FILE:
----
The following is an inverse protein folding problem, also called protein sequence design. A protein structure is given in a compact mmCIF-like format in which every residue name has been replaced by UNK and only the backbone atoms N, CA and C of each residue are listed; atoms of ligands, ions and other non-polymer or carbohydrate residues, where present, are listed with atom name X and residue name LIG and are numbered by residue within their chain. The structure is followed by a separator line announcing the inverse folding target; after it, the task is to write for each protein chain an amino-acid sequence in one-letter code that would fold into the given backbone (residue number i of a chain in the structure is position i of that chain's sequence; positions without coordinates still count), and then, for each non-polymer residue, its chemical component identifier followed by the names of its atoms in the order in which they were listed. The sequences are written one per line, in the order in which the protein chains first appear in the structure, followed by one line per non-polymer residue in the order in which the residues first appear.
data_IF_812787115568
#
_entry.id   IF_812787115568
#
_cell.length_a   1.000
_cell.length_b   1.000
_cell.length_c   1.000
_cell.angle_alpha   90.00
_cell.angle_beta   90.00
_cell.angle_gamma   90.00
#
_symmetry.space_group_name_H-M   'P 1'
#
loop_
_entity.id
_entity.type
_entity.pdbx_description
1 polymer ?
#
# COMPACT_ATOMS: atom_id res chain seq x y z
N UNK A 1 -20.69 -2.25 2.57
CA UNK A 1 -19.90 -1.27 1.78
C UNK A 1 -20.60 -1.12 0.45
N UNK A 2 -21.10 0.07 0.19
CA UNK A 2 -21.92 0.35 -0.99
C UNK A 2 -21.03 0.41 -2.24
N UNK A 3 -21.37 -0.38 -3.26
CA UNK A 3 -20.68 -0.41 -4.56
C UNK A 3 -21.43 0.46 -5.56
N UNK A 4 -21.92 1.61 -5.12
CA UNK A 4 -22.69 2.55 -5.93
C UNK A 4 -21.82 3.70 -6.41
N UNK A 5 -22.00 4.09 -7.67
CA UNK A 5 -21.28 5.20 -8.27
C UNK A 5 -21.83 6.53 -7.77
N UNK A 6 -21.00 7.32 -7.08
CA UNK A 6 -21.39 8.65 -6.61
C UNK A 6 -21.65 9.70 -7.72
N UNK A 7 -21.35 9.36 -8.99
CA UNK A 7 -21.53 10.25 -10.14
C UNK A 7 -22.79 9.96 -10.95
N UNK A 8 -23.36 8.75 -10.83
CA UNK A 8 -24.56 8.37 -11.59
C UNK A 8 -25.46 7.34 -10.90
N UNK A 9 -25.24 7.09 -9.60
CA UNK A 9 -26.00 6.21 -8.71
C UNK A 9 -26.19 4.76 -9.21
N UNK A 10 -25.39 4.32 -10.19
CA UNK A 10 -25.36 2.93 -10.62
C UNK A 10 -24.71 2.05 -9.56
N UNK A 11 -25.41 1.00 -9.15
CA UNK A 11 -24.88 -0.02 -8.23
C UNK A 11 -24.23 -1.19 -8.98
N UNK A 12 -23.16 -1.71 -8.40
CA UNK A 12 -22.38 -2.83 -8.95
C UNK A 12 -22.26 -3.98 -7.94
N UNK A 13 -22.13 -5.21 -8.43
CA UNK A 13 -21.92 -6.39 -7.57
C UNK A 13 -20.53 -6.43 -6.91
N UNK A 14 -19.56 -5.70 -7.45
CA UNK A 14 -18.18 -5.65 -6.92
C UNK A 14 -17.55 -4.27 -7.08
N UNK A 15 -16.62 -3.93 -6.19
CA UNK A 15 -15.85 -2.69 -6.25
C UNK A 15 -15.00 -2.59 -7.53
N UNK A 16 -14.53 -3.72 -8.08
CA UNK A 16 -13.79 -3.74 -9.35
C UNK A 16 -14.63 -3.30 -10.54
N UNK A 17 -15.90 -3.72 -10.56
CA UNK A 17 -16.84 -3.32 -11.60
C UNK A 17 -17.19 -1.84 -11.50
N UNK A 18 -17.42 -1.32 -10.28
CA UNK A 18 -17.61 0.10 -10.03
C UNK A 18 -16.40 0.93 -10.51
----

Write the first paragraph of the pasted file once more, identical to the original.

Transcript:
The following is an inverse protein folding problem, also called protein sequence design. A protein structure is given in a compact mmCIF-like format in which every residue name has been replaced by UNK and only the backbone atoms N, CA and C of each residue are listed; atoms of ligands, ions and other non-polymer or carbohydrate residues, where present, are listed with atom name X and residue name LIG and are numbered by residue within their chain. The structure is followed by a separator line announcing the inverse folding target; after it, the task is to write for each protein chain an amino-acid sequence in one-letter code that would fold into the given backbone (residue number i of a chain in the structure is position i of that chain's sequence; positions without coordinates still count), and then, for each non-polymer residue, its chemical component identifier followed by the names of its atoms in the order in which they were listed. The sequences are written one per line, in the order in which the protein chains first appear in the structure, followed by one line per non-polymer residue in the order in which the residues first appear.